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Sgr. A* - Mathematical calculations

  1. Dec 13, 2014 #1
    Hey guys

    First real thread besides my introductory thread.

    I'm a Danish student in what is somewhat equivalent to my junior/senior year in the american school system. That was a small attempt at school system conversion.

    I'm writing a project about the black hole Sgr. A* in the centre of our galaxy. I'll try to explain my situation the best I can:

    The project: As mentioned I'm writing a school project. The grade is pretty influential on my average grade, so I'm interested in writing a good project. I'm already past half of my writing time.
    Based on coordinates given in a seperate document, I've plotted the ellipse of star S2's movement around Sgr. A* which is assumed to be a black hole at the centre of the Milky Way. I've corrected for the tilt, so that I could calculate the true semi-major axis and I am currently doing a few other procedures in order to get the period, so I may apply Kepler's 3rd law in order to calculate the mass of the black hole.

    My issue: I'm writing a few paragraphs on the properties of a black hole. I've included a little about the Schwarzchild radius, gravitational lensing, the theory of general relativity, the three externally observable properties which are the mass, angular momentum and the charge of the black hole in accordance with the No-hair hypothesis.

    Since I'm writing in BOTH mathematics and physics, I'd like to perhaps include a few formulas and/or calculations that show understanding of what I've only described with words (the above-mentioned). The only mathematical calculation I've done for this section, is calculating the Schwarzchild radius of the Earth, which is very basic. My maths is limited to what I consider basic calculus understanding and my physics knowledge is also limited compared to a few of the guys on this site, that obviously understand physics and astronomy in great depth.

    By the way I also plan on writing about the accretion disc, perhaps the jets and the singularity - I still have to fully grasp those parts yet through a bit of reading.

    Does anyone have (relatively simple) calculations or formulas, that I could apply to my section about black holes generally, that would demonstrate a higher degree of understanding? Links to sources are also very much appreciated.

    Much appreciated!

  2. jcsd
  3. Dec 13, 2014 #2


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    This seems like quite a broad subject. The center of our Milky Way is not only a black hole, but a super massive black hole, with mass ~few million solar masses (which I assume you will get soon after using Kepler's law). You might want to calculate the Schwarzschild radius for such a massive black hole. Another interesting calculation would be to look at the tidal gravity at the event horizon using a Newtonian approximation (a GR calculation might be a bit math intensive) and seeing if, for such a massive black hole, one would have problems crossing the event horizon.
  4. Dec 13, 2014 #3
    Hey Matterwave,

    Thank you very much for your reply.

    The subject seems broad indeed, but I've been given a set of research questions for this project, that confines and narrows down the task at hand.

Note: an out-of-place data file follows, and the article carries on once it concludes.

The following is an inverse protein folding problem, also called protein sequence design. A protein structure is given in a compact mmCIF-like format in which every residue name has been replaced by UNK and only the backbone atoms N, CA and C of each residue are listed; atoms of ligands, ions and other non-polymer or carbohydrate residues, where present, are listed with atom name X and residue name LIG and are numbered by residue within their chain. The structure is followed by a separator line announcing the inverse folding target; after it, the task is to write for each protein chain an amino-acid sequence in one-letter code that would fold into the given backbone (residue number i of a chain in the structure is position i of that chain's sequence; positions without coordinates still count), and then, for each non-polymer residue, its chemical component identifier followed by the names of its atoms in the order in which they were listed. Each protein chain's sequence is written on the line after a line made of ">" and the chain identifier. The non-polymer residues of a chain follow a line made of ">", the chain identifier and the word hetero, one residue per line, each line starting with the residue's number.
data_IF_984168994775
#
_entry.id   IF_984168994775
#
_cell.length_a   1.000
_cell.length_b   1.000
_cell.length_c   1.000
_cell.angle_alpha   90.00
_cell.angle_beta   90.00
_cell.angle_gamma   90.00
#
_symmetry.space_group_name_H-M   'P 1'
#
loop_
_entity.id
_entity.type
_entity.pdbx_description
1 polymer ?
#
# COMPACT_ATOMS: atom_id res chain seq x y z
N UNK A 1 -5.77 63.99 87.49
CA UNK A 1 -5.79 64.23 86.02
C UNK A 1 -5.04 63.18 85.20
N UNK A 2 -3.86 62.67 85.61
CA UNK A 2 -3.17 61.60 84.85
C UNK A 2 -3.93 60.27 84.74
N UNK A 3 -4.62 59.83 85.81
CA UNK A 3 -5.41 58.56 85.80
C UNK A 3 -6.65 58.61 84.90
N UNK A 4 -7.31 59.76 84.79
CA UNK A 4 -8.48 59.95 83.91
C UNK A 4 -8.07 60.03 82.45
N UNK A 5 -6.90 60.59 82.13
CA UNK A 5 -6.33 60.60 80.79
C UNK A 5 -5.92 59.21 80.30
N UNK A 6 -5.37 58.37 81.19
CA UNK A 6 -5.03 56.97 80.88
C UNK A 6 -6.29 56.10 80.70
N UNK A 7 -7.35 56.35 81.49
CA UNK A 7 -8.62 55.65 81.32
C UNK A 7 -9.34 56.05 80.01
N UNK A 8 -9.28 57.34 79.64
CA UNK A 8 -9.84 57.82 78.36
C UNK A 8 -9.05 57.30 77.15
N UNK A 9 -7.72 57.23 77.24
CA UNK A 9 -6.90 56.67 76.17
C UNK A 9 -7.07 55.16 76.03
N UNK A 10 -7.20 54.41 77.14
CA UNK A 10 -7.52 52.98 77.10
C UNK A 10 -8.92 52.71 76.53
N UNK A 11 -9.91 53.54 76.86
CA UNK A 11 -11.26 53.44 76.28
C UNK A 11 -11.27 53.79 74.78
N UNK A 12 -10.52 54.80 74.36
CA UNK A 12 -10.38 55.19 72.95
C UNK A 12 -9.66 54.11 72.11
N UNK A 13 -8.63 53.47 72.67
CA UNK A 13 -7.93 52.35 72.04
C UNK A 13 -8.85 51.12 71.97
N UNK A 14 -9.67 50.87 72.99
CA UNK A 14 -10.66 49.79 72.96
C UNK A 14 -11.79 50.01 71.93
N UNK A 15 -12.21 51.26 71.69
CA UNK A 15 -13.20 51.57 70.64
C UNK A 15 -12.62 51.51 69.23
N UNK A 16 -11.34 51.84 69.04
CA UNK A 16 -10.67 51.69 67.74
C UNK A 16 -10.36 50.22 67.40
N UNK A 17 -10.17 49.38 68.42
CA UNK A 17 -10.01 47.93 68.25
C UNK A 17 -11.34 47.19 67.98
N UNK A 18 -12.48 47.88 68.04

I've already been given information on the SMBH in Sgr A*, so its mass and other properties are known to me from the research documentation of R. Schrödel et al called Stellar dynamics in the central arcsecond of our galaxy. I'm just supposed to try to recreate the calculations of the mass of the black hole, that they've calculated and compare my calculated mass with their results. That is the main aim - there are several other tasks as well, which are more mathematically related to the definition of ellipses, their conic definition, their parametrical definition and other properties.

    I'll try to ask my teacher about the Newtonian approximation or look it up. I'm not familiar with it, but it seems comprehendable for me.

    Again, thank you very much for taking your time to reply - much appreciated!

    PS: I apologize for my grammatical errors - English is not my main language. But they may also be a product of slightly fast typing.
  5. Dec 13, 2014 #4


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    By "Newtonian approximation" I mean just use Newton's law of gravitation to find the tidal forces, not Einstein's General Relativity.
  6. Dec 14, 2014 #5
    Here are some old library entries that have been turned into regular posts which provide an introduction to various equations-

    Radius of a black hole
    What is a photon sphere
    Black hole thermodynamics
    What is irreducible mass
    What is frame dragging

    Here's a paper/presentation that provides a decent summary of various equations-
    Solutions of Einstein’s Equations & Black Holes

    Here's a paper that measures the spin of sgr A*-
    Measuring spin of a supermassive black hole at the Galactic centre

    For more in-depth information, I would suggest 'Compact Objects in Astrophysics' by Max Camenzind which covers black holes and accretion disks.
    Last edited: Dec 14, 2014
  7. Dec 14, 2014 #6
    Hey stevebd1,

    Thank you very much for your answer. I'll take a look at the links and books you've recommended. A lot of it seems very relevant and useful. I appreciate that.

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